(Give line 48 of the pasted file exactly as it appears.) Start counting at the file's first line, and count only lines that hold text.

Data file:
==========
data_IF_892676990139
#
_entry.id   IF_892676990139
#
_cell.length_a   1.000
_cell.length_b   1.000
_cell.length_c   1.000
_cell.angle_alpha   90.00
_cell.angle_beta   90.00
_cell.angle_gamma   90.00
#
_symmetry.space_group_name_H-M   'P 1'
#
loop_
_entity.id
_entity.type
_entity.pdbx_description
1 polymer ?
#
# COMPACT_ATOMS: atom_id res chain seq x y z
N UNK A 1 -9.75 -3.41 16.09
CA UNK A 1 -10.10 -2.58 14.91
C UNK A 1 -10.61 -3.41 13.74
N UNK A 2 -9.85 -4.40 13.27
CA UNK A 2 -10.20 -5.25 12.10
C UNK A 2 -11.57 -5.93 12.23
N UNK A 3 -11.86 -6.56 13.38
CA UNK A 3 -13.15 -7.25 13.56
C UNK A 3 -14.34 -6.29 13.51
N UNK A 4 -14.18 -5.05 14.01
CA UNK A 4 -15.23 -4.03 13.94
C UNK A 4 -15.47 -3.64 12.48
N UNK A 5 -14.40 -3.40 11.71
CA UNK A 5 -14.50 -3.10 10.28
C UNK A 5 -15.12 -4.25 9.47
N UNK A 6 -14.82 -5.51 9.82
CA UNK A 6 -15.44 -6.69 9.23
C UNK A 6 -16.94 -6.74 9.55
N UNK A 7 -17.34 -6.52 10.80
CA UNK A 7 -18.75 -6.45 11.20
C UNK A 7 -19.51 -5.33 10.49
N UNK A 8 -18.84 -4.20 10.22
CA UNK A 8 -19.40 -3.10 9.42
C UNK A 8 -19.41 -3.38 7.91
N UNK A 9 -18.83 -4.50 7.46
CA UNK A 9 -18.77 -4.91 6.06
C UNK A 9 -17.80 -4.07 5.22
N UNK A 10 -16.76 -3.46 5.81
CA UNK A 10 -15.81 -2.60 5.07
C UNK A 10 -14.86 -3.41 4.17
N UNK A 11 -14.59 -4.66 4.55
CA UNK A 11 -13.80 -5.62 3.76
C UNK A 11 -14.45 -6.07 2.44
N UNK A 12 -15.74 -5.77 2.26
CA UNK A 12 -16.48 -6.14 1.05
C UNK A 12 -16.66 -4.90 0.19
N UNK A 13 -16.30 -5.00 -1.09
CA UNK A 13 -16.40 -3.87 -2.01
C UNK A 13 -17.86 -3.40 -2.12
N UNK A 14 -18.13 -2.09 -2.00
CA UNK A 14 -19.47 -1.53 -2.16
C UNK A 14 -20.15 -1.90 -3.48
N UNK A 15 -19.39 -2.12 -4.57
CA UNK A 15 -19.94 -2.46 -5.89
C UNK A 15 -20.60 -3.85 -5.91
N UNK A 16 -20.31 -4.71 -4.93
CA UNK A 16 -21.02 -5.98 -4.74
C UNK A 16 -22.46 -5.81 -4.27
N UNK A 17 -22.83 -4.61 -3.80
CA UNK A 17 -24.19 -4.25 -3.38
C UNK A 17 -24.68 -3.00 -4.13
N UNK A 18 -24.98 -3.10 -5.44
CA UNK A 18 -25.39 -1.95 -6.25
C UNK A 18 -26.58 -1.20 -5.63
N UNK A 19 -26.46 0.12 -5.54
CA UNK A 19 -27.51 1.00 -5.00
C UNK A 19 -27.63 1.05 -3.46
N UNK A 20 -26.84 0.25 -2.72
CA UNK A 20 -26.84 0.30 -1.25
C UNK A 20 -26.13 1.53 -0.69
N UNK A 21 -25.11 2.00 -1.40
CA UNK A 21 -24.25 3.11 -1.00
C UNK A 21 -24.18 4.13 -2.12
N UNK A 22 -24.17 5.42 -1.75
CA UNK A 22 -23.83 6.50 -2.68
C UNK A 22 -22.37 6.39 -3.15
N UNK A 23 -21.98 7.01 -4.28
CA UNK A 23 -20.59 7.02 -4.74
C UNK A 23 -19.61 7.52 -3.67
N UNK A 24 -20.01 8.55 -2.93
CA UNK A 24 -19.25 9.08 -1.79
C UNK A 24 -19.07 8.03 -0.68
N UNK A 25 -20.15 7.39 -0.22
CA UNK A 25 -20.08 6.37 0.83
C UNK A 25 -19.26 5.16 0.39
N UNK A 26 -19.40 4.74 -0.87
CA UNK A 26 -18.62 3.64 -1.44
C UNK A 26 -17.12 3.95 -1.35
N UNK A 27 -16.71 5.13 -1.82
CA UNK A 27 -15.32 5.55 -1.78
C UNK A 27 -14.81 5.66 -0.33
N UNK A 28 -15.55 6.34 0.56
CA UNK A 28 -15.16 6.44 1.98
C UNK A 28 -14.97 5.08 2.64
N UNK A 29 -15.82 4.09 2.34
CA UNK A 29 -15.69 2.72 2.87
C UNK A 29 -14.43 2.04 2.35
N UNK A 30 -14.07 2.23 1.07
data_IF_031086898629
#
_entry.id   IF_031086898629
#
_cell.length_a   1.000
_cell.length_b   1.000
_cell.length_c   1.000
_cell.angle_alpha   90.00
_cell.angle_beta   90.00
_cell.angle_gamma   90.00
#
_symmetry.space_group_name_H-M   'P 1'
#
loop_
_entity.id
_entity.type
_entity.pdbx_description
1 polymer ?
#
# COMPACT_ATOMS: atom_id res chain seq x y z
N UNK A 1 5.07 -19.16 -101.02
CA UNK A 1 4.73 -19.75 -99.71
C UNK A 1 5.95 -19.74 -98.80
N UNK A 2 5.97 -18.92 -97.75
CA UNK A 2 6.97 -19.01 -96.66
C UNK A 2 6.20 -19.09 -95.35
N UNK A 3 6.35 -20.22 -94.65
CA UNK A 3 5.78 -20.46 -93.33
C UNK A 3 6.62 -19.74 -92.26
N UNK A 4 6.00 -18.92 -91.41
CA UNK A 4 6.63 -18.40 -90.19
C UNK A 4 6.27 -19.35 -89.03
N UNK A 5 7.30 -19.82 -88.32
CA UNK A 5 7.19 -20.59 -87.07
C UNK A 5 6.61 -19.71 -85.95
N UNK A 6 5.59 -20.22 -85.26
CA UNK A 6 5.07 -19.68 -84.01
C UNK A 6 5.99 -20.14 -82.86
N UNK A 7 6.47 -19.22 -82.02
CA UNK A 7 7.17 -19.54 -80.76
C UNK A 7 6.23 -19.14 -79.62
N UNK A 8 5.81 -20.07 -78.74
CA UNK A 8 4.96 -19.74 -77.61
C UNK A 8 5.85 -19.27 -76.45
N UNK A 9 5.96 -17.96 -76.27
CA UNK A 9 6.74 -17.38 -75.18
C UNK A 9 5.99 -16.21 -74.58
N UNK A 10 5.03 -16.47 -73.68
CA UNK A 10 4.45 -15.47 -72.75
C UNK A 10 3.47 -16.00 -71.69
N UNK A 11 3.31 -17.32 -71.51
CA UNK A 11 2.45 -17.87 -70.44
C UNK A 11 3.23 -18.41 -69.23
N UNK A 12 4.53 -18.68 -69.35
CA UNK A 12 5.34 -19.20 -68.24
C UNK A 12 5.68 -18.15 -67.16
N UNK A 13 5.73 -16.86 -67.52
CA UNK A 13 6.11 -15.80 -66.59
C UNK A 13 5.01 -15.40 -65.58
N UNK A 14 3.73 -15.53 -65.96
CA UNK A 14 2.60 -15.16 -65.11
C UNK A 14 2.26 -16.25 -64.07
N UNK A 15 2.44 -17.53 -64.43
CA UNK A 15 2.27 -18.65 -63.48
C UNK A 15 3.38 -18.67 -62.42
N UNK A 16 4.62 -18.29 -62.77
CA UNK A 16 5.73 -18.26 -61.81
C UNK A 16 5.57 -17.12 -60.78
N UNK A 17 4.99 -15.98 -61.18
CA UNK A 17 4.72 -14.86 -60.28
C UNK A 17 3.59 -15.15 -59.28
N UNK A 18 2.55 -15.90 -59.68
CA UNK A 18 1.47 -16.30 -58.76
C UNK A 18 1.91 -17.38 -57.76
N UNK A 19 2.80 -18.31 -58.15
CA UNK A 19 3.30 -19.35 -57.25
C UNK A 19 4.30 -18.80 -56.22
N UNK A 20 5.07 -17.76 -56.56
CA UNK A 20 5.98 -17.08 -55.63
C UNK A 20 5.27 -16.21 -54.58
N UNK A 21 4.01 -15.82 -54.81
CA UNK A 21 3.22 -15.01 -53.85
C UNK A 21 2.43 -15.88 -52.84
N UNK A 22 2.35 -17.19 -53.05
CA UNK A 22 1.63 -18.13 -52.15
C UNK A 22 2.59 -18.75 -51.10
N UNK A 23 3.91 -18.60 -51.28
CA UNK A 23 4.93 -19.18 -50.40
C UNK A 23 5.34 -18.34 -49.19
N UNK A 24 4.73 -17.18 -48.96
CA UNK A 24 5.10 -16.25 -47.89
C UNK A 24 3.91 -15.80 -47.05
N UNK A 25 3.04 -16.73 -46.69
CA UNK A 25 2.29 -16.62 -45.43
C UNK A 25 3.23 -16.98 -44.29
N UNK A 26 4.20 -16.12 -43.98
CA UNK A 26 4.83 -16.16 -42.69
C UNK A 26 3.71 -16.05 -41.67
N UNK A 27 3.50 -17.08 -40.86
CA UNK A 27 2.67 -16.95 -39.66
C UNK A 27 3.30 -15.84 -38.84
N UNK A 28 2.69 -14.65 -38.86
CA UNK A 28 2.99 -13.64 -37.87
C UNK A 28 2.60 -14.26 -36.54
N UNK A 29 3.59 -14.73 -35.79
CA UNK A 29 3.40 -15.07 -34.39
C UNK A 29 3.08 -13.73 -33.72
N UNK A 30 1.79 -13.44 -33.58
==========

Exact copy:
N UNK A 10 -16.76 -3.46 5.81